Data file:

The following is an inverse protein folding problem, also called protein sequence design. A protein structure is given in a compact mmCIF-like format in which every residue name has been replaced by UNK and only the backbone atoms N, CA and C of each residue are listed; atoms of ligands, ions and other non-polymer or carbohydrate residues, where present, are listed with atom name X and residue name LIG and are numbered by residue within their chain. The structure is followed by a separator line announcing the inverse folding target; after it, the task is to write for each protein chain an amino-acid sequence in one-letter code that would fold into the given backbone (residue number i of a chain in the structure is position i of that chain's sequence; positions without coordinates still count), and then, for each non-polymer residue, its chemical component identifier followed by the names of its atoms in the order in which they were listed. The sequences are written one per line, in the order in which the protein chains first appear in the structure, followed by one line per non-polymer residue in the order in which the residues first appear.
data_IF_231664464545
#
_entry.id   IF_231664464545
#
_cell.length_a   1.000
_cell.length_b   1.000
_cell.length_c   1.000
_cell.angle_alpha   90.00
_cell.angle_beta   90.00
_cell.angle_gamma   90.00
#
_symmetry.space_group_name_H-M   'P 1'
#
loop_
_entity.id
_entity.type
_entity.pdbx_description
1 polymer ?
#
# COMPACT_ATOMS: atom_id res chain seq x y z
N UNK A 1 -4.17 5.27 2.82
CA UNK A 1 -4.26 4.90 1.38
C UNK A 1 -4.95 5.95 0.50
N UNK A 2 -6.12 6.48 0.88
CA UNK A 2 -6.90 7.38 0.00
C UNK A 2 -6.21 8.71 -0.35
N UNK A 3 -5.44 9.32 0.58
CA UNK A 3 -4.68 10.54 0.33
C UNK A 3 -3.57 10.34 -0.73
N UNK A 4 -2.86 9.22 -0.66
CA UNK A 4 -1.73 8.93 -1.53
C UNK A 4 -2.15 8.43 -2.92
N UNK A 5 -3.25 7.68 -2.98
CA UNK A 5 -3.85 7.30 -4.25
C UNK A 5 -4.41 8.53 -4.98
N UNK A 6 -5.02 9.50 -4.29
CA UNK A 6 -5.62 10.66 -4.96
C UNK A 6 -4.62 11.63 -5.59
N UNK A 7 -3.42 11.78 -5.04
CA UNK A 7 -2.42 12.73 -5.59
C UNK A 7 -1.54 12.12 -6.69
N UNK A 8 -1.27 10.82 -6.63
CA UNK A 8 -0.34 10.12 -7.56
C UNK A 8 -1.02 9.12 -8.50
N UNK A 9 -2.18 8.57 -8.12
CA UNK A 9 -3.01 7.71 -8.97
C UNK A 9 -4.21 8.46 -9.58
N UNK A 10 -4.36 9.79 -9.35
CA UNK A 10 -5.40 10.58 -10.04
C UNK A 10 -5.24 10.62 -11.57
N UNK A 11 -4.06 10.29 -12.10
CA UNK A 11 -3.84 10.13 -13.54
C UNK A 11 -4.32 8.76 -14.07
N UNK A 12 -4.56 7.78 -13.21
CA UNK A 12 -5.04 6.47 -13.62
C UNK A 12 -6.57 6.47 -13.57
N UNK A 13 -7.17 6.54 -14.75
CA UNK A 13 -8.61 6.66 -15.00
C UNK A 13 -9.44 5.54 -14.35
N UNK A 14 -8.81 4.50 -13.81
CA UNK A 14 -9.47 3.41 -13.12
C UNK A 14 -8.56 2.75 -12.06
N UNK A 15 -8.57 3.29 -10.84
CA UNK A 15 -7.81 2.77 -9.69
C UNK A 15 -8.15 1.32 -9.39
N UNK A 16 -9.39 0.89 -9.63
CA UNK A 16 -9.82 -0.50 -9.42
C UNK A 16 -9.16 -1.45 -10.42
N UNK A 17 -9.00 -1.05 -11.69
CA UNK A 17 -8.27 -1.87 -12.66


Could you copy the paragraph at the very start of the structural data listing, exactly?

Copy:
The following is an inverse protein folding problem, also called protein sequence design. A protein structure is given in a compact mmCIF-like format in which every residue name has been replaced by UNK and only the backbone atoms N, CA and C of each residue are listed; atoms of ligands, ions and other non-polymer or carbohydrate residues, where present, are listed with atom name X and residue name LIG and are numbered by residue within their chain. The structure is followed by a separator line announcing the inverse folding target; after it, the task is to write for each protein chain an amino-acid sequence in one-letter code that would fold into the given backbone (residue number i of a chain in the structure is position i of that chain's sequence; positions without coordinates still count), and then, for each non-polymer residue, its chemical component identifier followed by the names of its atoms in the order in which they were listed. The sequences are written one per line, in the order in which the protein chains first appear in the structure, followed by one line per non-polymer residue in the order in which the residues first appear.